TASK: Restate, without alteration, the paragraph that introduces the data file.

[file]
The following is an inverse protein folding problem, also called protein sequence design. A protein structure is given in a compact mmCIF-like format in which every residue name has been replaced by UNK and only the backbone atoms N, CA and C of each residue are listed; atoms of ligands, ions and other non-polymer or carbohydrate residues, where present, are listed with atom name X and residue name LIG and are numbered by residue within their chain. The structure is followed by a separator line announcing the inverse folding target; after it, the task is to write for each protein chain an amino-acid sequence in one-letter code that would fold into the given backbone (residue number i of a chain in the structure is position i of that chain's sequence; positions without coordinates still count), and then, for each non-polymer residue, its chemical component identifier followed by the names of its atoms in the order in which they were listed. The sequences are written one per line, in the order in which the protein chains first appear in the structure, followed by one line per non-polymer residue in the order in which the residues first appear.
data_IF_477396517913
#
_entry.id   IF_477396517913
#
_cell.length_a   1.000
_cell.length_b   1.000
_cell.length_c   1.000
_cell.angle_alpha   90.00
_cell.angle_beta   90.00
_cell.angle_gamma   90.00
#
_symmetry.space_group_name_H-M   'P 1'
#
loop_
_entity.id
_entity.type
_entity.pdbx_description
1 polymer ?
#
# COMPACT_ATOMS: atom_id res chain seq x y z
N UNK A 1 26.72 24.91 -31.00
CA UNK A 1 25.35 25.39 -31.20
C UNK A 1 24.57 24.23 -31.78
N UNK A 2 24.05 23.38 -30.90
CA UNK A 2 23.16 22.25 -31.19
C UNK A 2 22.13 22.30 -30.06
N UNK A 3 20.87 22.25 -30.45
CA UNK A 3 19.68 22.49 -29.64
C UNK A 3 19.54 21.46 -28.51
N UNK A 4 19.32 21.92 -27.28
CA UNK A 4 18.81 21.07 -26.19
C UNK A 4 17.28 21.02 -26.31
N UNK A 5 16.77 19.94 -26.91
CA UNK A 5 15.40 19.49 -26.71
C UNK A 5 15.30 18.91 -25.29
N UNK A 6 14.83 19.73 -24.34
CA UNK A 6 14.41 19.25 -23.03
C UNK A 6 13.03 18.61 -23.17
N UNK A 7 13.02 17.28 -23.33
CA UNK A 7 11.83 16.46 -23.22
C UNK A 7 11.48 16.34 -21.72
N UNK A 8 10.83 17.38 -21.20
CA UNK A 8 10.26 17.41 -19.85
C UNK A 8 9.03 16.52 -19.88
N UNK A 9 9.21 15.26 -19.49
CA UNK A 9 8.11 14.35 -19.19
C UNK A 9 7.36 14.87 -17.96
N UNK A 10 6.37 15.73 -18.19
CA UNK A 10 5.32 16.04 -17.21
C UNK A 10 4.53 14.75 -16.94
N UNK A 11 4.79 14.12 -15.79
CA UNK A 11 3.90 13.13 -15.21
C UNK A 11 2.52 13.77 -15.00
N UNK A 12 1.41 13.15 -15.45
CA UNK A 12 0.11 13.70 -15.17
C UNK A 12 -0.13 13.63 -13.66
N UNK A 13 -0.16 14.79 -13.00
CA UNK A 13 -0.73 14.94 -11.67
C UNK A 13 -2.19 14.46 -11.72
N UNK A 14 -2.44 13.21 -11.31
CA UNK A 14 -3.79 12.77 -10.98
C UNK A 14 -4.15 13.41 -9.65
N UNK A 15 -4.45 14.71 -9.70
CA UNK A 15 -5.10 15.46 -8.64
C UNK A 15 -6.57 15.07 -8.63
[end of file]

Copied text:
The following is an inverse protein folding problem, also called protein sequence design. A protein structure is given in a compact mmCIF-like format in which every residue name has been replaced by UNK and only the backbone atoms N, CA and C of each residue are listed; atoms of ligands, ions and other non-polymer or carbohydrate residues, where present, are listed with atom name X and residue name LIG and are numbered by residue within their chain. The structure is followed by a separator line announcing the inverse folding target; after it, the task is to write for each protein chain an amino-acid sequence in one-letter code that would fold into the given backbone (residue number i of a chain in the structure is position i of that chain's sequence; positions without coordinates still count), and then, for each non-polymer residue, its chemical component identifier followed by the names of its atoms in the order in which they were listed. The sequences are written one per line, in the order in which the protein chains first appear in the structure, followed by one line per non-polymer residue in the order in which the residues first appear.